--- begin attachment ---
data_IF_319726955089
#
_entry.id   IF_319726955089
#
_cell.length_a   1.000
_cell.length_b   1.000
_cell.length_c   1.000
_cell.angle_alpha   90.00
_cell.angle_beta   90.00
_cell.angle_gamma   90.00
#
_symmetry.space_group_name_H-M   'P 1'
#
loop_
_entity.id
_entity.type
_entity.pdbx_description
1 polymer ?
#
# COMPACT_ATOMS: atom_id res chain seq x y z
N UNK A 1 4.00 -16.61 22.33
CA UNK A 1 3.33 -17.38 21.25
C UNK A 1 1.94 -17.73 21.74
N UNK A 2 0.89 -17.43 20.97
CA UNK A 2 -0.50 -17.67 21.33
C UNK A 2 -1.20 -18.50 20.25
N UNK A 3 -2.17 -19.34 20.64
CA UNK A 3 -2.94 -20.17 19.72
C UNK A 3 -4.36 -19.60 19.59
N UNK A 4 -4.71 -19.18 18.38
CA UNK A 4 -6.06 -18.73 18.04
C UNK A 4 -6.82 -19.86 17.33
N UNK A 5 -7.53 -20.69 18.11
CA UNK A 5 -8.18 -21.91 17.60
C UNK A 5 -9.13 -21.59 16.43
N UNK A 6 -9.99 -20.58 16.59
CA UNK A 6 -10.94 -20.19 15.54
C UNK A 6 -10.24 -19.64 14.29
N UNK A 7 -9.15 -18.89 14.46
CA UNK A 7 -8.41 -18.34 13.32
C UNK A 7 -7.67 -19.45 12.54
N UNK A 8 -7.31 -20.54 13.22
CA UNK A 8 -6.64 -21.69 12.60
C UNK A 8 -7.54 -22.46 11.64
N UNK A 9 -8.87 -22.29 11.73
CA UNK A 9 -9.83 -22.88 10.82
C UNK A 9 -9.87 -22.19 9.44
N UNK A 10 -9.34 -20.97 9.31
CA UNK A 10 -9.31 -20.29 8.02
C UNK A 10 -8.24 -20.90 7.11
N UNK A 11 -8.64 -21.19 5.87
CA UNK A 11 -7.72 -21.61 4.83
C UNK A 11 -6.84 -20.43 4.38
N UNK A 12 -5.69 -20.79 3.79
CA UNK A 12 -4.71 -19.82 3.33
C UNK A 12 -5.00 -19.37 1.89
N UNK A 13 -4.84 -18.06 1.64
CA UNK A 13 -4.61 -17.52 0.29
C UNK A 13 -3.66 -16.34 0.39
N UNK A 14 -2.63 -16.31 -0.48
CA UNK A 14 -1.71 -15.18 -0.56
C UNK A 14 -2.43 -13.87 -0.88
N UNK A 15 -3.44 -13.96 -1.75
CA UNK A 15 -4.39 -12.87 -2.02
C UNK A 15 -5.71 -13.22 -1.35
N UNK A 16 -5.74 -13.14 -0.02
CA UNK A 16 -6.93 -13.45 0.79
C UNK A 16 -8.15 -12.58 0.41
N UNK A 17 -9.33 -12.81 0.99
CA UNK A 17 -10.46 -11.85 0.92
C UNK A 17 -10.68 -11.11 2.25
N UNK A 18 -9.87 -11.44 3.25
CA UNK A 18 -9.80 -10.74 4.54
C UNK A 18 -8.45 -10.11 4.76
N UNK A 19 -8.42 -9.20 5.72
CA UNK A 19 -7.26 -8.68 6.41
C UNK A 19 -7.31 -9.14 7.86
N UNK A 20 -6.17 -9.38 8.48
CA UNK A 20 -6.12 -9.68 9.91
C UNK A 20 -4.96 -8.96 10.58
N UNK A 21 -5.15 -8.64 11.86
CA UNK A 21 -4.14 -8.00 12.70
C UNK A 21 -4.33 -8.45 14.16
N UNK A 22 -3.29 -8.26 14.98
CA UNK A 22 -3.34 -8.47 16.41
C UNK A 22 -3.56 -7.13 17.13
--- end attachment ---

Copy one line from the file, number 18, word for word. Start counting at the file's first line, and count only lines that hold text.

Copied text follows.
1 polymer ?